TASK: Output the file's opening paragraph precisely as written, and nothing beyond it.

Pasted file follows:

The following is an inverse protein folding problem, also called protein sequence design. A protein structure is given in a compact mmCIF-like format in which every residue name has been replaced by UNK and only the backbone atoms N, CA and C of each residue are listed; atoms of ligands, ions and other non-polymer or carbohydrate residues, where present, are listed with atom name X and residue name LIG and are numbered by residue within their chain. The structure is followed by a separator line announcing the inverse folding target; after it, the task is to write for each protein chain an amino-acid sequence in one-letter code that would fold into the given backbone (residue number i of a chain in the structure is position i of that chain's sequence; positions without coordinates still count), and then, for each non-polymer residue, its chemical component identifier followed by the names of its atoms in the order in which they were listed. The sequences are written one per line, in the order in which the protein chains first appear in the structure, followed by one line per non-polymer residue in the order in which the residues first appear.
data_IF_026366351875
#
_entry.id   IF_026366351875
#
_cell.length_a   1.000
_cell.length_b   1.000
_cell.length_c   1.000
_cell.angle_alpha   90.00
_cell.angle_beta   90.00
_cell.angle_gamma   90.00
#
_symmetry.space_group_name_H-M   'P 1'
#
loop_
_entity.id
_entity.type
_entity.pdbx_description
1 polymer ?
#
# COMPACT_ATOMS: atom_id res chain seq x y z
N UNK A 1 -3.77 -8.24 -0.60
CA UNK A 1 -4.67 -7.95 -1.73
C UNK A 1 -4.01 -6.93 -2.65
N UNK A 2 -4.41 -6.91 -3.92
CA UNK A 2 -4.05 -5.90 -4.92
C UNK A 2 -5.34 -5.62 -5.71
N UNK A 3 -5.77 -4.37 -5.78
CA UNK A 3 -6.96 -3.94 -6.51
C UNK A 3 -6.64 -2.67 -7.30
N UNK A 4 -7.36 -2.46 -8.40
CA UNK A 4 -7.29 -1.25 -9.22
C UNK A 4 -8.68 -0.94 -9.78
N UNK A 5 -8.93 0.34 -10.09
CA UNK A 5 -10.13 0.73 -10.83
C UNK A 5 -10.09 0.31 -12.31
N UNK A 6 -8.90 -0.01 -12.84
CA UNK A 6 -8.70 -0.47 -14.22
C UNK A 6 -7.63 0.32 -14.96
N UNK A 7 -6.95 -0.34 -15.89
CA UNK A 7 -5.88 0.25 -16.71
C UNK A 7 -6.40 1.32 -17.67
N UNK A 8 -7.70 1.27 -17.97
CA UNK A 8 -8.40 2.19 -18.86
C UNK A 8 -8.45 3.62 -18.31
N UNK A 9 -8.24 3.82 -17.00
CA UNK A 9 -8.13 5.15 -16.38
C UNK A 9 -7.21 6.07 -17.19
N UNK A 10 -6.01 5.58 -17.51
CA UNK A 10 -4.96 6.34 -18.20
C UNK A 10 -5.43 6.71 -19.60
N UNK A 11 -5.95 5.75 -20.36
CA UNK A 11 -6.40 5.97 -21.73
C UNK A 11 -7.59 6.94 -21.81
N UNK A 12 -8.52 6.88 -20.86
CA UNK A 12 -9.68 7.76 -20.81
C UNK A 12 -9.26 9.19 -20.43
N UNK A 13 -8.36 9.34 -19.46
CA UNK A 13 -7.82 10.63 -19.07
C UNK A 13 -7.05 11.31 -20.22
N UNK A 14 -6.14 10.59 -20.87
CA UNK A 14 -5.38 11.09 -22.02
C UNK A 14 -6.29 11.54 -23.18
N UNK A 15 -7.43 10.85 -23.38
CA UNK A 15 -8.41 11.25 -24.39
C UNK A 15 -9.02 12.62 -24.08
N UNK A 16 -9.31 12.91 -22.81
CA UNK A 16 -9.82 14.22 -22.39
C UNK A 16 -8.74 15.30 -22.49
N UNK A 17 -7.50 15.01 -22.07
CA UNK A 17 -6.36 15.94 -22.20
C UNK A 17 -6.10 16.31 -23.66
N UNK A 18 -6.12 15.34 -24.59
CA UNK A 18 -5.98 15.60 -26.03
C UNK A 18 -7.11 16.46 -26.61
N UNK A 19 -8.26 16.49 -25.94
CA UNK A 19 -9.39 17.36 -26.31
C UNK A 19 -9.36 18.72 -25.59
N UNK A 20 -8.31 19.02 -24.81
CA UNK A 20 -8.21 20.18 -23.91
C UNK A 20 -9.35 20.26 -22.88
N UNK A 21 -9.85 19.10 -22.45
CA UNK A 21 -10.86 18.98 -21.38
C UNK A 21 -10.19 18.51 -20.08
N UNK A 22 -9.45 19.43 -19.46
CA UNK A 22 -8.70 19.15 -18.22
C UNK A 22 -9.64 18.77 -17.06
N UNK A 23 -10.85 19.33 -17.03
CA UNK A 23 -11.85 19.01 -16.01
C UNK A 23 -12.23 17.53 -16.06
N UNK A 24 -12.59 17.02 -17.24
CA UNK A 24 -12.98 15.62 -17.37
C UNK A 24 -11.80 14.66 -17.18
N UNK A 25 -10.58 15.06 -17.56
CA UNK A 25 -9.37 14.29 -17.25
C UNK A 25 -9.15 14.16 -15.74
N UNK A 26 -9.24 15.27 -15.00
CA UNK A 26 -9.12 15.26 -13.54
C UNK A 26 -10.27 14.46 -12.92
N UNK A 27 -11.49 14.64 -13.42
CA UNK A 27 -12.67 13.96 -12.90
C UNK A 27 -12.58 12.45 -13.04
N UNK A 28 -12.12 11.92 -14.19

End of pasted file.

The following is an inverse protein folding problem, also called protein sequence design. A protein structure is given in a compact mmCIF-like format in which every residue name has been replaced by UNK and only the backbone atoms N, CA and C of each residue are listed; atoms of ligands, ions and other non-polymer or carbohydrate residues, where present, are listed with atom name X and residue name LIG and are numbered by residue within their chain. The structure is followed by a separator line announcing the inverse folding target; after it, the task is to write for each protein chain an amino-acid sequence in one-letter code that would fold into the given backbone (residue number i of a chain in the structure is position i of that chain's sequence; positions without coordinates still count), and then, for each non-polymer residue, its chemical component identifier followed by the names of its atoms in the order in which they were listed. The sequences are written one per line, in the order in which the protein chains first appear in the structure, followed by one line per non-polymer residue in the order in which the residues first appear.